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10 Tips to Survive in Your Car in a Blizzard

While Florida residents bemoan gas prices, northerners are facing some serious troubles this season. Every winter, some families are stuck in blizzards in the northern states. It can happen more easily than you think. You head out on your way home, you swerve to avoid a deer, and your car lands in a small ditch leaving you stuck. You check your phone, and you’ve got 10% battery and no signal. What now? Always prepare for winter driving by having the following things in mind. 

How to prepare:

Get gas frequently. Drive with three-quarters of gas in the tank in the cold months. In an emergency, you’ll need to have as much gasoline as possible to heat your vehicle. Don’t try to save money by running the tank down low.

Pack blankets. You’ll need one wool or fleece blanket per passenger in the car. Extra socks are good too. Keep these in the car at all times.

Make sure you have emergency food. Dried fruits and beef jerky are great. Clif bars and other non-perishable yet non-canned items are ideal too. Keep them in a hard cooler so that they do not freeze.

Stay hydrated. Keep bottled water inside your hard cooler as well. You will not be able to drive around with enough bottled water for each passenger in the case of a long wait in a blizzard, so keep a container that you could melt snow in to get additional drinking water.

Be visible. Keep flares in your car. Especially if your cell phone can not get signal, you’ll need these to get attention and make yourself visible. Hang any bright clothing you have outside the car.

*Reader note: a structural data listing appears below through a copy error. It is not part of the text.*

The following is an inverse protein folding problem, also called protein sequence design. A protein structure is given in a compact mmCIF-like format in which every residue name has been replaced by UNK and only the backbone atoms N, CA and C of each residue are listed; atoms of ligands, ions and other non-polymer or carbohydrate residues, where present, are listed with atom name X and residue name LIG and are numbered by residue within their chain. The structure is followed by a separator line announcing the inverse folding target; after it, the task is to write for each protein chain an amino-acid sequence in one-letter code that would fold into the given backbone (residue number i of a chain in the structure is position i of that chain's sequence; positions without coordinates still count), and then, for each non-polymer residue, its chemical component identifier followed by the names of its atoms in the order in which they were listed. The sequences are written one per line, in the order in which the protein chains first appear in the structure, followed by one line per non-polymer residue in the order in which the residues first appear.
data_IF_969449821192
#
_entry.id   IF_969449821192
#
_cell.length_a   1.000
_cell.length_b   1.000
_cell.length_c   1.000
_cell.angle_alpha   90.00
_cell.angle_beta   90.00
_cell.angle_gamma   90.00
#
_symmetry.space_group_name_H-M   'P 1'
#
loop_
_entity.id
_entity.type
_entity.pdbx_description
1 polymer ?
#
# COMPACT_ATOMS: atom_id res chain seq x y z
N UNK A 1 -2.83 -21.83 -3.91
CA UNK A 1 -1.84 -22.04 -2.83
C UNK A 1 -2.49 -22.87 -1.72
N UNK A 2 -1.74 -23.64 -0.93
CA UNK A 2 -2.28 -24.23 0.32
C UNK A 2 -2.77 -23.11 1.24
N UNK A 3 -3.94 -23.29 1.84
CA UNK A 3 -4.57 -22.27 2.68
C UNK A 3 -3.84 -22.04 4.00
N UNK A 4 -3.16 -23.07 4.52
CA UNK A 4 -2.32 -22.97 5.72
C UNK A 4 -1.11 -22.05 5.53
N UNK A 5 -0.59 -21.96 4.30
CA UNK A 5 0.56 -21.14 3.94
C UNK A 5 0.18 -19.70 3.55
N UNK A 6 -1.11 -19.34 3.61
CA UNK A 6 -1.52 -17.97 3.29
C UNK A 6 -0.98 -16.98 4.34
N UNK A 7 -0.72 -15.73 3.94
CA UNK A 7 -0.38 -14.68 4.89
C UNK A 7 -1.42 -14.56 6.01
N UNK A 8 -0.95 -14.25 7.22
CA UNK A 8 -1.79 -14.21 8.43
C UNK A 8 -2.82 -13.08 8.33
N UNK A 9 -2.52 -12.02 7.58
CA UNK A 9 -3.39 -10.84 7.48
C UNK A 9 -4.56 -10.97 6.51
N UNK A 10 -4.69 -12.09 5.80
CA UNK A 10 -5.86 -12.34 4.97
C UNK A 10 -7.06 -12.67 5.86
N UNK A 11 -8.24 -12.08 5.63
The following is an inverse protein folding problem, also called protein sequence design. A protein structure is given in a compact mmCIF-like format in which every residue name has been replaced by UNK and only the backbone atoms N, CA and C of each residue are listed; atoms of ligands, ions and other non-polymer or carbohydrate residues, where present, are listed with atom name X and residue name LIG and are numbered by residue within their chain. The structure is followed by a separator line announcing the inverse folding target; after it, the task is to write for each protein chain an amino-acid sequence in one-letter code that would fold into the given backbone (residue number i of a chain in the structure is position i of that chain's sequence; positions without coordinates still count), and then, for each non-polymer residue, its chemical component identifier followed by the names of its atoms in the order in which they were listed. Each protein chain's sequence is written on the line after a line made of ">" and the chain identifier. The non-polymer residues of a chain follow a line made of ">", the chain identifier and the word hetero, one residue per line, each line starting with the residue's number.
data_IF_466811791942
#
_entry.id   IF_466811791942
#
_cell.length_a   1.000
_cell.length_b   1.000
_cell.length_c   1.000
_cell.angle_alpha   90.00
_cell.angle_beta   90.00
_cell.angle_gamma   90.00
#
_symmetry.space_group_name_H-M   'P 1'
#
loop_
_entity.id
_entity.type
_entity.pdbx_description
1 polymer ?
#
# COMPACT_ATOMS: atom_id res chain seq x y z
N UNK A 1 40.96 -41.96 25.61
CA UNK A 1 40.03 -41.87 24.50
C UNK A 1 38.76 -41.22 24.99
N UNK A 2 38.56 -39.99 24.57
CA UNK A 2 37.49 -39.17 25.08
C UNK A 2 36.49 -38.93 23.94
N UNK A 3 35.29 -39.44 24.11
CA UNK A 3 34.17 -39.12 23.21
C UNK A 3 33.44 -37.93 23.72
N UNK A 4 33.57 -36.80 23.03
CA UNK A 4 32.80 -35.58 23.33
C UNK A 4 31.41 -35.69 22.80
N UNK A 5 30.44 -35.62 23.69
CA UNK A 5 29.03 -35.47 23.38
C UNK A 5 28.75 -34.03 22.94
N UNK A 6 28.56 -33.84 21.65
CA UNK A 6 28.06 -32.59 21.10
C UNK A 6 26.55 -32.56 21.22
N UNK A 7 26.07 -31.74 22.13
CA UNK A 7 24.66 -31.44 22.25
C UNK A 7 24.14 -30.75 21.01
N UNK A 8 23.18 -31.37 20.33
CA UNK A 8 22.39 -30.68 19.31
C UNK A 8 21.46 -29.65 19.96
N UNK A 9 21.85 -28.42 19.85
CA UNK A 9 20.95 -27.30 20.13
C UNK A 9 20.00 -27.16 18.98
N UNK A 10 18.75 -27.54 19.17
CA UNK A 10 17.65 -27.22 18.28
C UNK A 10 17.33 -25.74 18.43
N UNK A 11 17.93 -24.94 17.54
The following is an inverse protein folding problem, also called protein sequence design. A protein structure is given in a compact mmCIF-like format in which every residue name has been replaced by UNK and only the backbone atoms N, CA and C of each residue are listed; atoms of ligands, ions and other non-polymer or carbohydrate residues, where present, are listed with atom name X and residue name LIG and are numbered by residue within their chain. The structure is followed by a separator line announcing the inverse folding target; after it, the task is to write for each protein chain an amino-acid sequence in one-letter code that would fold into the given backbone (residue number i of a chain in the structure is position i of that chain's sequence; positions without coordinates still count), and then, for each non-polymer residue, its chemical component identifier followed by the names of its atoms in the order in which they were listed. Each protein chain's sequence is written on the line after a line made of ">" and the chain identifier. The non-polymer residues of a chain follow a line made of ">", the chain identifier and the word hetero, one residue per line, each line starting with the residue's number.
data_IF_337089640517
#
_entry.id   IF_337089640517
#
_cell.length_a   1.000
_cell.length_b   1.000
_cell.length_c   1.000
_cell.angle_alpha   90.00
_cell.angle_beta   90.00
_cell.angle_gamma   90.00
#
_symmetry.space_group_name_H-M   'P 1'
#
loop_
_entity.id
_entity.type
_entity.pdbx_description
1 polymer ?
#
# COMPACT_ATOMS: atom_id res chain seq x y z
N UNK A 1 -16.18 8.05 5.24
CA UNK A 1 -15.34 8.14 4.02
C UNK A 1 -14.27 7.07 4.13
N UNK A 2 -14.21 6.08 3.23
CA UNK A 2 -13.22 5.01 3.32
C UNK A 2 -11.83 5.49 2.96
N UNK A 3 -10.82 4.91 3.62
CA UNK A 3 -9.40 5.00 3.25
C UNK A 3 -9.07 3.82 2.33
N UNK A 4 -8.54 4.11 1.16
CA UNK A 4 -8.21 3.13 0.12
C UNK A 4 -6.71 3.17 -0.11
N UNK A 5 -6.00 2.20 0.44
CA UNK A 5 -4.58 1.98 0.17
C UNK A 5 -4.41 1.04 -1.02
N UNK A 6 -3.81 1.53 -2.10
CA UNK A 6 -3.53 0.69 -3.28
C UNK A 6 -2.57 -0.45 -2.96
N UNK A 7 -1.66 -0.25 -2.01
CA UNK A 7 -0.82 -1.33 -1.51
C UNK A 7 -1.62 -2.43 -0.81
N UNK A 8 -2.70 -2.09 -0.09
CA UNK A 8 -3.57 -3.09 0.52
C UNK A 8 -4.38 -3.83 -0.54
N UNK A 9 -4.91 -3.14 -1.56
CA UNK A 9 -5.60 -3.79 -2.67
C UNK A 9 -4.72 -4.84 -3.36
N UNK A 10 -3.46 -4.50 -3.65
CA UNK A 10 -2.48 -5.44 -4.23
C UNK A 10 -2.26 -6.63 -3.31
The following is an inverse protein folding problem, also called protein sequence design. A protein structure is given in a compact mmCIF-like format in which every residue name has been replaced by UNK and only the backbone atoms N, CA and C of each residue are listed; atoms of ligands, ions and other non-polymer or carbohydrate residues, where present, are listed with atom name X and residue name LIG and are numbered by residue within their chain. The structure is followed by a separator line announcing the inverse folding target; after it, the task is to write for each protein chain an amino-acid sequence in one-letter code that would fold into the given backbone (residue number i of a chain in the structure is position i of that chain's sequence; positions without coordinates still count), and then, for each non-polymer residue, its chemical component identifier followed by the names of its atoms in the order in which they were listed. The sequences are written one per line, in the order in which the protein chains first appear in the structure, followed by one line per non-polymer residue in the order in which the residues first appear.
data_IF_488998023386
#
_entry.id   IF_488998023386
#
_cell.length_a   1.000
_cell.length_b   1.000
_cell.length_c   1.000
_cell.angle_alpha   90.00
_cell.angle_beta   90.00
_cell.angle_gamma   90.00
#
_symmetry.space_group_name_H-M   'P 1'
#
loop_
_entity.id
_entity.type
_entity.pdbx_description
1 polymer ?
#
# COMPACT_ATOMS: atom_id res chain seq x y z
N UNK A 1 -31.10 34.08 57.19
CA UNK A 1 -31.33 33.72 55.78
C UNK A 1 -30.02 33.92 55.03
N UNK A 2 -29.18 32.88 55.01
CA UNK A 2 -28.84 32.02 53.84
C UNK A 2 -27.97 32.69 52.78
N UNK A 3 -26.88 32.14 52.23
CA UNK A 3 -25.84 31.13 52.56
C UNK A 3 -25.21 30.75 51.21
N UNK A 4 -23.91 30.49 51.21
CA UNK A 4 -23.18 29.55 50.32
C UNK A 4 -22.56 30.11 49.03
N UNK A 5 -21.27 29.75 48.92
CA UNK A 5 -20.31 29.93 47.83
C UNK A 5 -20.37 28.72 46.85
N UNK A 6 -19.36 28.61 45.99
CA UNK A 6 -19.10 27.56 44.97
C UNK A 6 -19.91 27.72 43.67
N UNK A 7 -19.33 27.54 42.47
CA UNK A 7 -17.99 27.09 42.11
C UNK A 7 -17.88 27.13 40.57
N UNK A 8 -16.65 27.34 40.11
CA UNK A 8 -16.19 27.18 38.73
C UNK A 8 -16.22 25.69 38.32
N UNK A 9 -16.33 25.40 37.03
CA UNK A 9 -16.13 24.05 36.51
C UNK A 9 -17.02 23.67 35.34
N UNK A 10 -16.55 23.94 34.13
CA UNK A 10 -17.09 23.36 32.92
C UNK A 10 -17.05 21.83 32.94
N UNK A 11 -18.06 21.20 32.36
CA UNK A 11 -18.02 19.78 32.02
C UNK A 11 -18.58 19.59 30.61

Keep your seat belt on. Other drivers in winter conditions might run off the road and hit you.

Crack your back window slightly. Oftentimes the tail pipe is obstructed by snow, which can cause deadly carbon monoxide fumes to get into the vehicle when the engine is running. Be careful with your air supply.

Turn on your engine for 10 – 15 minutes each hour. This will let you melt snow for water and warm up. It will also conserve the life of the battery.

Stay in your vehicle. Only leave your vehicle if 1) You know exactly where you are and you are sure you could walk to safety easily or 2) It is your last resort and you will not survive if you stay in your vehicle.

Carry hand warmers. These are an excellent alternative to lighting a fire—which is very hard to do in a vehicle. For a 72 hour period, keep at least 15 hand warmers per person.

Careful forethought can avoid terrible disasters in norther states. For the rest of us in the warmer states, let’s be thankful our biggest complaints driving this season are the gas prices and the occasional chill in the air.

 
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